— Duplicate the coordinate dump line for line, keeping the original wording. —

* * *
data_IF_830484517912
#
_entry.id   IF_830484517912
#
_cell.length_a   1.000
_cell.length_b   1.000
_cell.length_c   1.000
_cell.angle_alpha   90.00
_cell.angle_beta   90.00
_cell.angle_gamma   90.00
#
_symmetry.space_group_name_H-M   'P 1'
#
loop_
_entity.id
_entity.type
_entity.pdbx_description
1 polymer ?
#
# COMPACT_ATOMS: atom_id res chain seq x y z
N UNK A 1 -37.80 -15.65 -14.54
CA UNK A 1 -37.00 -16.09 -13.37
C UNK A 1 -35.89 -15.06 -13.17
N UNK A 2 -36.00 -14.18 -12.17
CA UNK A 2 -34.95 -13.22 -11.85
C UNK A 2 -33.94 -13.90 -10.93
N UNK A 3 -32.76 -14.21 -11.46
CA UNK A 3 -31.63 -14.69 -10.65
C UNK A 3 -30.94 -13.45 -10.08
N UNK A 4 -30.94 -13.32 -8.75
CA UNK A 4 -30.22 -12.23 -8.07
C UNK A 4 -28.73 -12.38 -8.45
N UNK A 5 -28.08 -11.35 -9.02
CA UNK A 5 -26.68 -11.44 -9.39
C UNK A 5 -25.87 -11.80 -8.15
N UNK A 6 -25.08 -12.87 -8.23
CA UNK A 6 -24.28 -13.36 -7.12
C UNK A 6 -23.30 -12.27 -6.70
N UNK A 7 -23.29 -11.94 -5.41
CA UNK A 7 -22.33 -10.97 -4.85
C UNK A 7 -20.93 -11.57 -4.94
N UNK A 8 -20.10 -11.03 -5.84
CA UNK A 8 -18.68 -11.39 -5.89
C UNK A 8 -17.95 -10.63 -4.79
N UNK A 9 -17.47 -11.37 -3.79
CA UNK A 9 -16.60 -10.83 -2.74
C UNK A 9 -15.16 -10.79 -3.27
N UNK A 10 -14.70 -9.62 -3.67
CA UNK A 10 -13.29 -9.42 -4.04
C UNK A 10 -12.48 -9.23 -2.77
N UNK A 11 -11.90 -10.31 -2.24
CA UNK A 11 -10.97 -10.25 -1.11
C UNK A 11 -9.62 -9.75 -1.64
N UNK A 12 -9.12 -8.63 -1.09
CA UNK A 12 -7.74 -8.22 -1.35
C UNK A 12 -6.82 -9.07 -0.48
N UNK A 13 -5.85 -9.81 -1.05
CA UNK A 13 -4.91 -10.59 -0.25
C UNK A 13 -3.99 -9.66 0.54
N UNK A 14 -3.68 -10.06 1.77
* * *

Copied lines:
data_IF_830484517912
#
_entry.id   IF_830484517912
#
_cell.length_a   1.000
_cell.length_b   1.000
_cell.length_c   1.000
_cell.angle_alpha   90.00
_cell.angle_beta   90.00
_cell.angle_gamma   90.00
#
_symmetry.space_group_name_H-M   'P 1'
#
loop_
_entity.id
_entity.type
_entity.pdbx_description
1 polymer ?
#
# COMPACT_ATOMS: atom_id res chain seq x y z
N UNK A 1 -37.80 -15.65 -14.54
CA UNK A 1 -37.00 -16.09 -13.37
C UNK A 1 -35.89 -15.06 -13.17
N UNK A 2 -36.00 -14.18 -12.17
CA UNK A 2 -34.95 -13.22 -11.85
C UNK A 2 -33.94 -13.90 -10.93
N UNK A 3 -32.76 -14.21 -11.46
CA UNK A 3 -31.63 -14.69 -10.65
C UNK A 3 -30.94 -13.45 -10.08
N UNK A 4 -30.94 -13.32 -8.75
CA UNK A 4 -30.22 -12.23 -8.07
C UNK A 4 -28.73 -12.38 -8.45
N UNK A 5 -28.08 -11.35 -9.02
CA UNK A 5 -26.68 -11.44 -9.39
C UNK A 5 -25.87 -11.80 -8.15
N UNK A 6 -25.08 -12.87 -8.23
CA UNK A 6 -24.28 -13.36 -7.12
C UNK A 6 -23.30 -12.27 -6.70
N UNK A 7 -23.29 -11.94 -5.41
CA UNK A 7 -22.33 -10.97 -4.85
C UNK A 7 -20.93 -11.57 -4.94
N UNK A 8 -20.10 -11.03 -5.84
CA UNK A 8 -18.68 -11.39 -5.89
C UNK A 8 -17.95 -10.63 -4.79
N UNK A 9 -17.47 -11.37 -3.79
CA UNK A 9 -16.60 -10.83 -2.74
C UNK A 9 -15.16 -10.79 -3.27
N UNK A 10 -14.70 -9.62 -3.67
CA UNK A 10 -13.29 -9.42 -4.04
C UNK A 10 -12.48 -9.23 -2.77
N UNK A 11 -11.90 -10.31 -2.24
CA UNK A 11 -10.97 -10.25 -1.11
C UNK A 11 -9.62 -9.75 -1.64
N UNK A 12 -9.12 -8.63 -1.09
CA UNK A 12 -7.74 -8.22 -1.35
C UNK A 12 -6.82 -9.07 -0.48
N UNK A 13 -5.85 -9.81 -1.05
CA UNK A 13 -4.91 -10.59 -0.25
C UNK A 13 -3.99 -9.66 0.54
N UNK A 14 -3.68 -10.06 1.77